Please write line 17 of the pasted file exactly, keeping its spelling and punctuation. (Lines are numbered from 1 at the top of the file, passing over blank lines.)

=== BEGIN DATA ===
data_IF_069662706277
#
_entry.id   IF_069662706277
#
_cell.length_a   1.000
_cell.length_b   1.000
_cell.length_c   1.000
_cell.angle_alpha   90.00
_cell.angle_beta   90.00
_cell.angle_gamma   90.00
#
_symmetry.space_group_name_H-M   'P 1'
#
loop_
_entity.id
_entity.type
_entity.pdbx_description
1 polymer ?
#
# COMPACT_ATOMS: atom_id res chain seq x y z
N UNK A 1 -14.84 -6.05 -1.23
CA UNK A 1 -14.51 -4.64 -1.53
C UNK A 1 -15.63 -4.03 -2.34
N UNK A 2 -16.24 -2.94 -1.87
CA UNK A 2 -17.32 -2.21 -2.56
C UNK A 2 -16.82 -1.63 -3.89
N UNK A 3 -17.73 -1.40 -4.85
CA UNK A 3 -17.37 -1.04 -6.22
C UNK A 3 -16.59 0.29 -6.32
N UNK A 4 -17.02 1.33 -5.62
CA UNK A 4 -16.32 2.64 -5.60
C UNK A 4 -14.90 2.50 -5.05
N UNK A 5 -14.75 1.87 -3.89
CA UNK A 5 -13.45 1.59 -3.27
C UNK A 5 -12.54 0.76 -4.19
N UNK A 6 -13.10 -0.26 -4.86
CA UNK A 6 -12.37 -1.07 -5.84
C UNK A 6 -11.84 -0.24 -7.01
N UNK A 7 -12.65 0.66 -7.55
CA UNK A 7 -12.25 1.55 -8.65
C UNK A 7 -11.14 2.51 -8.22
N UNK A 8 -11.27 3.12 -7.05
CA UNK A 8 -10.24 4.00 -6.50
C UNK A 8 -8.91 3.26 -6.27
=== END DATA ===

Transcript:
_entity.pdbx_description